Over the past month, images of the flooding associated with Hurricanes Harvey, Irma and Maria have shown the power water can have on people, property and the landscape. The historic and catastrophic storms have left more than a billion dollars in damage in its wake and will have forever reshaped the natural and built environment in southeast Texas, Florida and Puerto Rico.
Water use inside and outside the home can increase significantly both inside and outside the home during the summer. Learn some easy conservation measures that can result in saving water, energy and money.
Nebraska weather is anything but stable and predictable. February reiterated that point to us as we saw record numbers of days with highs in the 70s, our first thunder of 2017 followed by up to two feet of snow in some parts of the state. Severe thunderstorms and tornadoes are most common during May, June and July but they can occur at any time and are increasingly common as warm air patterns begin to dominate during the spring months.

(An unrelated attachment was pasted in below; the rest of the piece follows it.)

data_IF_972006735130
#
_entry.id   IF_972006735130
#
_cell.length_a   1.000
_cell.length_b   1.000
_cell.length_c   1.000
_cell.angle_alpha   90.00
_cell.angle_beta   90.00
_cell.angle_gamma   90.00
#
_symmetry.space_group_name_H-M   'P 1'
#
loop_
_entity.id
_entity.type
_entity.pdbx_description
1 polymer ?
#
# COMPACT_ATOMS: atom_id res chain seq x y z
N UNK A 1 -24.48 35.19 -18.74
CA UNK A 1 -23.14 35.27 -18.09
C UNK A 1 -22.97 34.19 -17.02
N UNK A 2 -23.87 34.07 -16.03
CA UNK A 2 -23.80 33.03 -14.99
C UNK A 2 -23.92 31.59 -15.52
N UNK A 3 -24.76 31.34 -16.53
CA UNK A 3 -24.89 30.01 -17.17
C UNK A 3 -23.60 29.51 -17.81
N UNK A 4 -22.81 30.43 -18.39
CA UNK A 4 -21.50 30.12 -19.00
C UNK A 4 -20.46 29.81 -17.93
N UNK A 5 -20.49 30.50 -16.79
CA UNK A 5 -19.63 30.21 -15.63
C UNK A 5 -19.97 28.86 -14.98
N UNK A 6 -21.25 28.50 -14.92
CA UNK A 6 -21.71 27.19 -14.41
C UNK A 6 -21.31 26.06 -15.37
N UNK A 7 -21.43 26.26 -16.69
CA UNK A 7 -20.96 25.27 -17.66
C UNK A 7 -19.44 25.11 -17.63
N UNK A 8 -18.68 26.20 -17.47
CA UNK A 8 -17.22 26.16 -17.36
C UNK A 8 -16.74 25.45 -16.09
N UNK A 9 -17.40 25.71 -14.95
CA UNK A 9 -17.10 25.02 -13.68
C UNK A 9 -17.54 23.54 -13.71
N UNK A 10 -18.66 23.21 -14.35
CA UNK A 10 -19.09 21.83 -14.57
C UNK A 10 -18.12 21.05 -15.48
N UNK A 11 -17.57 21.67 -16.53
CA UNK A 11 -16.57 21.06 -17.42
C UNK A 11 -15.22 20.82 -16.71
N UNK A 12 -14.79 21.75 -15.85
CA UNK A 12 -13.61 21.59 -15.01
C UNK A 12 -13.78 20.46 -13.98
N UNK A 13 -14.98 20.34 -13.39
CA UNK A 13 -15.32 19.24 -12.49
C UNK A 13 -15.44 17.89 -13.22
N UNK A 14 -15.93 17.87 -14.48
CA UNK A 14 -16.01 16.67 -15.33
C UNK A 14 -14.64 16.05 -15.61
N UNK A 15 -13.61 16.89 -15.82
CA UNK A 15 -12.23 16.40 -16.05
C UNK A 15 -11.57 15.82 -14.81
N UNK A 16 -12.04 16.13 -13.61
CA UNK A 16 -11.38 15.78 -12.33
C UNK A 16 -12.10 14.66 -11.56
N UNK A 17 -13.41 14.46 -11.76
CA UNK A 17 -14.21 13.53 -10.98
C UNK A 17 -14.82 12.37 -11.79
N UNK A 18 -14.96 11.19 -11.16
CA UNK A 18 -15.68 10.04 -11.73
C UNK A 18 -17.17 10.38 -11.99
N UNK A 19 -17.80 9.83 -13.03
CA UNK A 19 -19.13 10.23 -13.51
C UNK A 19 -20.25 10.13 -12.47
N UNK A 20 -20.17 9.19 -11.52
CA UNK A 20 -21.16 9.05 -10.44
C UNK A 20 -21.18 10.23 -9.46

Nebraska's abundant domestic water supply is generally taken for granted. However some situations can reduce the availability of safe drinking water, including tornadoes, floods, winter storms, or even earthquakes. Such disasters may interrupt the water supply for only a few hours or up to several days. In these situations an emergency water supply is helpful, if not essential.
An increasing number of Nebraskans are using bottled water or vended water as their primary source of drinking water. When choosing between bottled, tap, and vended water, consider that each has advantages and disadvantages.